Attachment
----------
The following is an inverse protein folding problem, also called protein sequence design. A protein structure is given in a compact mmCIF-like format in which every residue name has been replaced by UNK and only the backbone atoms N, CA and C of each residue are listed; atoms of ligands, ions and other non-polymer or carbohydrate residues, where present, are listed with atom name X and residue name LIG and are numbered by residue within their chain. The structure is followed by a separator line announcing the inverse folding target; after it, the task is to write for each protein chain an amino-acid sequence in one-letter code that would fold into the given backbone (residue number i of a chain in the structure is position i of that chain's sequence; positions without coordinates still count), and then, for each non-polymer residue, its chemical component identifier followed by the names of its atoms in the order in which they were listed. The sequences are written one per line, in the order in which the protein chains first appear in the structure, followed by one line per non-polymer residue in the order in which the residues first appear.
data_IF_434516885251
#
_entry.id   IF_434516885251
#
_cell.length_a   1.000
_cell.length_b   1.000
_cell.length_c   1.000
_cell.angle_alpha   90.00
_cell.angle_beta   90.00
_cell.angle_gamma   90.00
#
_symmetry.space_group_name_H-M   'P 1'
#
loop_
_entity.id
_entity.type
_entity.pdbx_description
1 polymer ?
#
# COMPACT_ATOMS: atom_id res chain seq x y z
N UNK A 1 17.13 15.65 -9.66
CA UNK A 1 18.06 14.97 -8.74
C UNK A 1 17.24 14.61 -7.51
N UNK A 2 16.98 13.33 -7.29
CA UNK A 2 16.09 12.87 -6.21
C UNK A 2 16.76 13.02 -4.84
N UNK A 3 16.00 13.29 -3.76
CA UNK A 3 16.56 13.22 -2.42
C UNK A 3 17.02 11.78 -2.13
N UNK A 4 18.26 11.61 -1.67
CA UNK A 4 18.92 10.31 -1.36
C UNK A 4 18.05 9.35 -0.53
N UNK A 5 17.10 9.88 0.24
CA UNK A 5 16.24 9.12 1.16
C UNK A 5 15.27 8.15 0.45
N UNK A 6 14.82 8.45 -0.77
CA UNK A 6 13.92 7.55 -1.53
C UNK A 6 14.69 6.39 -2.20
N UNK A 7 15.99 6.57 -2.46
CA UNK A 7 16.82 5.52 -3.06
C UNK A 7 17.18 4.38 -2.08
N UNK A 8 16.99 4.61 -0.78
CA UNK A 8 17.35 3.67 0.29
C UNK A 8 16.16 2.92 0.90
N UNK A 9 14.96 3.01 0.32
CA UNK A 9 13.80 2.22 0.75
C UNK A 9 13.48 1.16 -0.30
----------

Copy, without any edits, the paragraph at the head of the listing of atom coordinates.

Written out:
The following is an inverse protein folding problem, also called protein sequence design. A protein structure is given in a compact mmCIF-like format in which every residue name has been replaced by UNK and only the backbone atoms N, CA and C of each residue are listed; atoms of ligands, ions and other non-polymer or carbohydrate residues, where present, are listed with atom name X and residue name LIG and are numbered by residue within their chain. The structure is followed by a separator line announcing the inverse folding target; after it, the task is to write for each protein chain an amino-acid sequence in one-letter code that would fold into the given backbone (residue number i of a chain in the structure is position i of that chain's sequence; positions without coordinates still count), and then, for each non-polymer residue, its chemical component identifier followed by the names of its atoms in the order in which they were listed. The sequences are written one per line, in the order in which the protein chains first appear in the structure, followed by one line per non-polymer residue in the order in which the residues first appear.